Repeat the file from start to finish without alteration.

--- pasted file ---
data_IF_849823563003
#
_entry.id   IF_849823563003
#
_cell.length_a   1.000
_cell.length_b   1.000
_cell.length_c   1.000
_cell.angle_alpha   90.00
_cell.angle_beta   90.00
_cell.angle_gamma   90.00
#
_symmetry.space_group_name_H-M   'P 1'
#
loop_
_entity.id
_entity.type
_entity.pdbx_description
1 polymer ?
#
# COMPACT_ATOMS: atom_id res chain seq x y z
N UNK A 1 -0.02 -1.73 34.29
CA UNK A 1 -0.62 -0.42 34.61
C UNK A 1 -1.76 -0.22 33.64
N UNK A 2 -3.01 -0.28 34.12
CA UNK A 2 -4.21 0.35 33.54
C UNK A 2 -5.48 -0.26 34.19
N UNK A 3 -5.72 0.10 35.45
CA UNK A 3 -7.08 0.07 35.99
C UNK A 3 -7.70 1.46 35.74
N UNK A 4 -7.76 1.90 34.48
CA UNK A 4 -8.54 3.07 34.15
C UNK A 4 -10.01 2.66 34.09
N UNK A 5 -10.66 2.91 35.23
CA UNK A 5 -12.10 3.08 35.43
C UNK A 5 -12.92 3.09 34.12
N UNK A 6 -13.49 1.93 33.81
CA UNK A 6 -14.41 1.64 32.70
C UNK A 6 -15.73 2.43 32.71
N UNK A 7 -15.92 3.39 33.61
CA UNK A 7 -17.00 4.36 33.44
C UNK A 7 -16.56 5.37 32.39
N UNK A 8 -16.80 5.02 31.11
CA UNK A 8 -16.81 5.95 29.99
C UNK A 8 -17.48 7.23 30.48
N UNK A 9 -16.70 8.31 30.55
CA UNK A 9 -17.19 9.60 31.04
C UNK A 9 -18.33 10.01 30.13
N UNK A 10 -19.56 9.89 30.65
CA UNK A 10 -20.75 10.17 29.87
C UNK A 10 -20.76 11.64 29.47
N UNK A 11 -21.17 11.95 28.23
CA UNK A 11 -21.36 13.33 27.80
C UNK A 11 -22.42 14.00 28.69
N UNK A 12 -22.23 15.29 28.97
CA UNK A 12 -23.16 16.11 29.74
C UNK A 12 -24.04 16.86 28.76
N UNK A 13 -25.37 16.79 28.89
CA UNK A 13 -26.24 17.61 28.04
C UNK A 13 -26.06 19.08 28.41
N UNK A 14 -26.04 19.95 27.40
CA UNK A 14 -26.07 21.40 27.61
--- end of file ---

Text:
data_IF_849823563003
#
_entry.id   IF_849823563003
#
_cell.length_a   1.000
_cell.length_b   1.000
_cell.length_c   1.000
_cell.angle_alpha   90.00
_cell.angle_beta   90.00
_cell.angle_gamma   90.00
#
_symmetry.space_group_name_H-M   'P 1'
#
loop_
_entity.id
_entity.type
_entity.pdbx_description
1 polymer ?
#
# COMPACT_ATOMS: atom_id res chain seq x y z
N UNK A 1 -0.02 -1.73 34.29
CA UNK A 1 -0.62 -0.42 34.61
C UNK A 1 -1.76 -0.22 33.64
N UNK A 2 -3.01 -0.28 34.12
CA UNK A 2 -4.21 0.35 33.54
C UNK A 2 -5.48 -0.26 34.19
N UNK A 3 -5.72 0.10 35.45
CA UNK A 3 -7.08 0.07 35.99
C UNK A 3 -7.70 1.46 35.74
N UNK A 4 -7.76 1.90 34.48
CA UNK A 4 -8.54 3.07 34.15
C UNK A 4 -10.01 2.66 34.09
N UNK A 5 -10.66 2.91 35.23
CA UNK A 5 -12.10 3.08 35.43
C UNK A 5 -12.92 3.09 34.12
N UNK A 6 -13.49 1.93 33.81
CA UNK A 6 -14.41 1.64 32.70
C UNK A 6 -15.73 2.43 32.71
N UNK A 7 -15.92 3.39 33.61
CA UNK A 7 -17.00 4.36 33.44
C UNK A 7 -16.56 5.37 32.39
N UNK A 8 -16.80 5.02 31.11
CA UNK A 8 -16.81 5.95 29.99
C UNK A 8 -17.48 7.23 30.48
N UNK A 9 -16.70 8.31 30.55
CA UNK A 9 -17.19 9.60 31.04
C UNK A 9 -18.33 10.01 30.13
N UNK A 10 -19.56 9.89 30.65
CA UNK A 10 -20.75 10.17 29.87
C UNK A 10 -20.76 11.64 29.47
N UNK A 11 -21.17 11.95 28.23
CA UNK A 11 -21.36 13.33 27.80
C UNK A 11 -22.42 14.00 28.69
N UNK A 12 -22.23 15.29 28.97
CA UNK A 12 -23.16 16.11 29.74
C UNK A 12 -24.04 16.86 28.76
N UNK A 13 -25.37 16.79 28.89
CA UNK A 13 -26.24 17.61 28.04
C UNK A 13 -26.06 19.08 28.41
N UNK A 14 -26.04 19.95 27.40
CA UNK A 14 -26.07 21.40 27.61